The Perkin Reveller, Tower Wharf, Tower of London, EC3N 4AB,

I’ve just had a bit of a’When Harry Met Sally’ moment with an egg custard tart. It was rather a long time coming, if you’ll pardon the innuendo, with a pleasurably leisurely dinner finally culminating in this timely and ultimate climax. But I’m not at Katz’s Diner- not a bit of it. This restaurant is as staunchly British as that joint is pure Noo York, even taking its name from a character in one of Chaucer’s Canterbury Tales.

According to the story, The Perkin Reveller was a notable bon vivant, and would no doubt have been a regular fixture at his namesake venue. There would have been plenty for him to revel in, that’s for sure- from the best ground-level London views, to the wooden board games stashed in steamer trunks on the sizeable deck, to the well-thought out and even better-executed food and drink menus. There’d have been a seat with his name on it- in fact; all the chairs bear the reveller’s stamp on both their backs and each of the rubber feet.

It’s this kind of attention to detail that makes you sit up and afford The Perkin Reveller the attention it deserves. At first glance, you’re dealing with a thoroughly Modern British outfit- but there’s a glorious clash of the contemporary and the anachronistic which pervades the whole experience from dinner to decor. And, of course, drinks. Bar staff are fantastically enthused and informed, augmenting Brillat-Savarin’s philosophy to fit each Bacchanalian barfly’s tastes, shoving a few sweetly spiced nuts and shatteringly crisp parsnip chips your way while they’re at it.

I like to reckon I’m dry, a little fruity and pleasantly aromatic. Thus I’m presented with the’Dinner Jacket’- a wonderfully Sahara-like aperitif that renders those salty veg crisps all the more apt. For the thirsty and exotic companion, it’s a longer beverage- a sorbet-topped’Canterbury Cooler’ from the totally tropical Tiki section. Prohibition specials nestle alongside Classics and historical oddities like the’Seasonal Shrub’ (add chutney to taste)- on an encyclopaedic cocktail list, with syrups, infused spirits and foams all made in-house.

Walking- thankfully, not quite weaving- through to our table, that strange new-old collision hits again. It’s a boxy, plate-glassed building, but the 20-foot walnut banqueting table and hanging wall pennants evoke a medieval dining hall. Flickering candlelight from a cacophony of mismatched candelabras adds to the slightly eerie ambience created by the floodlit Tower just outside. Would we like bread? The companion’s glare says it’ll be off with my head if I dare decline.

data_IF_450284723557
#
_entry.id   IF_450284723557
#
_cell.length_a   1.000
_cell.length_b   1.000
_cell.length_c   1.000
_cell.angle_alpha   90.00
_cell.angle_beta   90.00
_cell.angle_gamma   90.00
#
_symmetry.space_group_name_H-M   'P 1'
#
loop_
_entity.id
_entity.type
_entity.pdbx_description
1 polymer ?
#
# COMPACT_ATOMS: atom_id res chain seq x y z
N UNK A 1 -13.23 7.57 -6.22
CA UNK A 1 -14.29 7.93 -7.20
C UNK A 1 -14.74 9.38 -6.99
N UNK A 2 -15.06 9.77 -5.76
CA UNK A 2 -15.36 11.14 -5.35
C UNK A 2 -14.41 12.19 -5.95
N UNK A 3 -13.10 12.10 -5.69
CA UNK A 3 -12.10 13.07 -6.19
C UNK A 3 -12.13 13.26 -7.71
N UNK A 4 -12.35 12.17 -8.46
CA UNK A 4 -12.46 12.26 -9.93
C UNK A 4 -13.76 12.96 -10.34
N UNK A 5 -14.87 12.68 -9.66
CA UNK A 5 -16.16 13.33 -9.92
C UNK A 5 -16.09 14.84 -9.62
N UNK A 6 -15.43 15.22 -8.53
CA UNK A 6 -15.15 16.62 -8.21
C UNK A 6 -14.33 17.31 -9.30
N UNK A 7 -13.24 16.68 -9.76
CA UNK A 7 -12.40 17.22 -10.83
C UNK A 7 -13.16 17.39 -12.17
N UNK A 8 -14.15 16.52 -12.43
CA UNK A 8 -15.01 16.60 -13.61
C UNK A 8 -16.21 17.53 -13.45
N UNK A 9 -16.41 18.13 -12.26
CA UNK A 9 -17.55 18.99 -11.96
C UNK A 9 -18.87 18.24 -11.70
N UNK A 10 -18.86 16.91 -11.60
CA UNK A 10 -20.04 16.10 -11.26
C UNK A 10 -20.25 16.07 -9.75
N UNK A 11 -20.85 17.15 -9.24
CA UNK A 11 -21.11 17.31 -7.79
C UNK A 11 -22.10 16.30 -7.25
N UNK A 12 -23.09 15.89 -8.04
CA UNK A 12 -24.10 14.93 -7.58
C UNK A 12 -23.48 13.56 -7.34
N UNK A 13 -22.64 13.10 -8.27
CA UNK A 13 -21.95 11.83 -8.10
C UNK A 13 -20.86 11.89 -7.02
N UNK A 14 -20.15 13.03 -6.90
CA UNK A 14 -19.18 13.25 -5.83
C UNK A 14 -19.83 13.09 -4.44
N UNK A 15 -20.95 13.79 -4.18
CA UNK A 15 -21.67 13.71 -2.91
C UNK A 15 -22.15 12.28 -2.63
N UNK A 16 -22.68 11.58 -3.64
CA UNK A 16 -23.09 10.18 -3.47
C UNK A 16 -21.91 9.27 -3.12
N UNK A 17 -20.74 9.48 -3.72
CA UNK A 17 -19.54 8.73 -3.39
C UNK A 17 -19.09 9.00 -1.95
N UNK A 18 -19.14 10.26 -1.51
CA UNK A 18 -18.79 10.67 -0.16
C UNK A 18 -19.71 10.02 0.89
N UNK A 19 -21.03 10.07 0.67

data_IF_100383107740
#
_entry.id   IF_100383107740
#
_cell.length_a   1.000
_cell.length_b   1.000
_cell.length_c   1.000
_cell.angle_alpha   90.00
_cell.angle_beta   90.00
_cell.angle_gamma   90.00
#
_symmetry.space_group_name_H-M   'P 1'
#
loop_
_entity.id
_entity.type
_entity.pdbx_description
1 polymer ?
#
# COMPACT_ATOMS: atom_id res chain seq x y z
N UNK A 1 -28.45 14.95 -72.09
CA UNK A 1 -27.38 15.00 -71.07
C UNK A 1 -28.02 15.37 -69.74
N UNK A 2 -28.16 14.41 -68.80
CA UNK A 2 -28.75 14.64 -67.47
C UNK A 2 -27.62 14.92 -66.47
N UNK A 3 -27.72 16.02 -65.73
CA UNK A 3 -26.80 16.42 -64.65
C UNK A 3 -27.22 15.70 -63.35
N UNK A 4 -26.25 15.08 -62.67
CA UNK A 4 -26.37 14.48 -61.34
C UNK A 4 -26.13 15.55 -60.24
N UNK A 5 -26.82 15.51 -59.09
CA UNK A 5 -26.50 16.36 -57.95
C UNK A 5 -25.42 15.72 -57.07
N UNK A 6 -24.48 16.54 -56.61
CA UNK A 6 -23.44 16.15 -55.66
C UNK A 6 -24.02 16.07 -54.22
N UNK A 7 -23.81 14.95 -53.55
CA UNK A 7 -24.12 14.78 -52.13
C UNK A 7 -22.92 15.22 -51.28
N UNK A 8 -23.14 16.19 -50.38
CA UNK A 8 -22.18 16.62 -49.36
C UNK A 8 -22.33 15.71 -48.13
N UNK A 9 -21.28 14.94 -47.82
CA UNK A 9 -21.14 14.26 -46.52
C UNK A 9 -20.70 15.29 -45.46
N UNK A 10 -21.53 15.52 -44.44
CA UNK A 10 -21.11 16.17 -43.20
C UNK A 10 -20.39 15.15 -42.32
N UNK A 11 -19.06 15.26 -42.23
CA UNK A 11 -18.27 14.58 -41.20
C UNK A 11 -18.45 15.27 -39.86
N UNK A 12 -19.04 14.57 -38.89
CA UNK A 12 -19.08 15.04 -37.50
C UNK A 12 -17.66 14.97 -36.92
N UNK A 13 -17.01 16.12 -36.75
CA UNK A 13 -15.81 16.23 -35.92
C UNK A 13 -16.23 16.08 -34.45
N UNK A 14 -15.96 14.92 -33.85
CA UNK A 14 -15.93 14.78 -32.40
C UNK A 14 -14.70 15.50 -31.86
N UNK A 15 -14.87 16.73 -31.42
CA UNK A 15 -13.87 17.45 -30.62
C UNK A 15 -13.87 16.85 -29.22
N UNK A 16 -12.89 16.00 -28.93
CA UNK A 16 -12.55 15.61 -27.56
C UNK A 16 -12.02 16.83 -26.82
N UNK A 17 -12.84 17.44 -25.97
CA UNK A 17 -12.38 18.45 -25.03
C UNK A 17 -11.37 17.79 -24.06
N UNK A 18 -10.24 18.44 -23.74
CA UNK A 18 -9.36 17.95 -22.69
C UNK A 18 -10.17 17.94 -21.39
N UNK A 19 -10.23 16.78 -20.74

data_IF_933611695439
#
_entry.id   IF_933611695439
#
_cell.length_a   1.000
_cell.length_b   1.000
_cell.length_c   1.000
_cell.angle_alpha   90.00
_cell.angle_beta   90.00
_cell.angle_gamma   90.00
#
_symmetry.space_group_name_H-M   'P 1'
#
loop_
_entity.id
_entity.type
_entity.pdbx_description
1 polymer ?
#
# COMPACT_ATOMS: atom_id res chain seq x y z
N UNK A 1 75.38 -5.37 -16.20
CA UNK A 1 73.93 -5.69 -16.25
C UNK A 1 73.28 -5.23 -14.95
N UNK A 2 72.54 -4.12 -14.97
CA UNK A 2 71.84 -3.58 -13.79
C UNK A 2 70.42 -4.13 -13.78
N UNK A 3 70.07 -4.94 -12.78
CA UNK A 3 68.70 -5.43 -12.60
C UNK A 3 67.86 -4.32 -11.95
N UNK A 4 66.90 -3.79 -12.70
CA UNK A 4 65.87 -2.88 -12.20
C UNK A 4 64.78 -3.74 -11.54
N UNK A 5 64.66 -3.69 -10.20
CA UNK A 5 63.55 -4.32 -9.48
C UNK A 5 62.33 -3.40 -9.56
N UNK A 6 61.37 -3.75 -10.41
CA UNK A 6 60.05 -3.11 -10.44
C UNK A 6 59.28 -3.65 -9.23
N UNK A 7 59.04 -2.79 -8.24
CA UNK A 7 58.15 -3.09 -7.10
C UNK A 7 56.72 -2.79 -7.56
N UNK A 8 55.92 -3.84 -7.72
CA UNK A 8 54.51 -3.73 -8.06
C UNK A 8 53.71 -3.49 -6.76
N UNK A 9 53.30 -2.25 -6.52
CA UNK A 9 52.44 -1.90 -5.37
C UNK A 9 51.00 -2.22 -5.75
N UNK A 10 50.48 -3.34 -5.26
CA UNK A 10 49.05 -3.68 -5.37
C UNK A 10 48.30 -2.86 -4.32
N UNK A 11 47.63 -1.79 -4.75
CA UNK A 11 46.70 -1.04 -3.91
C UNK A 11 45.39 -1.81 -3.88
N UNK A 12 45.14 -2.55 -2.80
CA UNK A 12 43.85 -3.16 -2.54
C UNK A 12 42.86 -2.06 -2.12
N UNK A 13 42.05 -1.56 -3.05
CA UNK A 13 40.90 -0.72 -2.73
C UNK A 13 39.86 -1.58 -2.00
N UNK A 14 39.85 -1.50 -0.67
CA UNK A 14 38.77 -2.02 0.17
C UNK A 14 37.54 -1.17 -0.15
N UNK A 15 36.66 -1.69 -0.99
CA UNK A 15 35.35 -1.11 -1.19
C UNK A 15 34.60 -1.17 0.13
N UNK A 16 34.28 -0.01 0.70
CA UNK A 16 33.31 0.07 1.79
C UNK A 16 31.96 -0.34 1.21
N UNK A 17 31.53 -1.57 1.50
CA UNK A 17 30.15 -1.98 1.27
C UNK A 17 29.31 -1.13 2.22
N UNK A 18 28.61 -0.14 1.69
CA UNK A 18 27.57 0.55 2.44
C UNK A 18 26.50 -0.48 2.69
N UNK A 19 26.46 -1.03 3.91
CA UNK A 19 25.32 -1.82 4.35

And he’s on the money. Paul Rhodes bakes a lovely loaf, served with lush, slightly cheesy butter from the South Downs. A starter of Heritage beets and beautiful goats’ curd is plated like a trio of ravioli and benefits from a smattering of crushed walnuts, whilst the eel cake with bacon disappears down an eel-loathing, bacon-renouncing gullet at alarming speed. Mains are far easier to eat than to choose- a lamb trio with artichoke and tomato features a noisette, a braised shoulder croquette, and rosy loin slices; with a bounteous Cornish fish stew it’s simpler to list what didn’t lurk in its saffron-scented depths.

Wines are interesting, supped from lovely stubby-stemmed glasses. My white Biodynamic number claims Alsace as its home but boasts a Japanese name- apparently created for the winemaker’s Japanese wife to sip with sushi. And, accordingly, it’s a pretty good match for this ocean catch. With pud, though, it’s back to the cocktails- the ‘Crown Jewels’ featuring calvados and apple foam and the ‘London Noggin’ a less sickly take on eggnog. A Bakewell tart inches deep slips down a treat with toasted almond ice cream, but nothing- nothing!- could trump the indecently silky perfection of that egg custard tart.

Good job I’m the one that ordered it, then. No-one else is getting a look in- although that same no-one finds solace in a nice cuppa from the Rare Tea Company. Three hours have passed- not that anyone’s noticed. We’re all too busy marvelling at the strange novelty of a restaurant which delivers consistently on food, drink, decor, ambience and service- a quintet which can only too often prove to be a Curate’s egg. You’re invited to revel, and revel you must- anything less wouldn’t do The Perkin justice.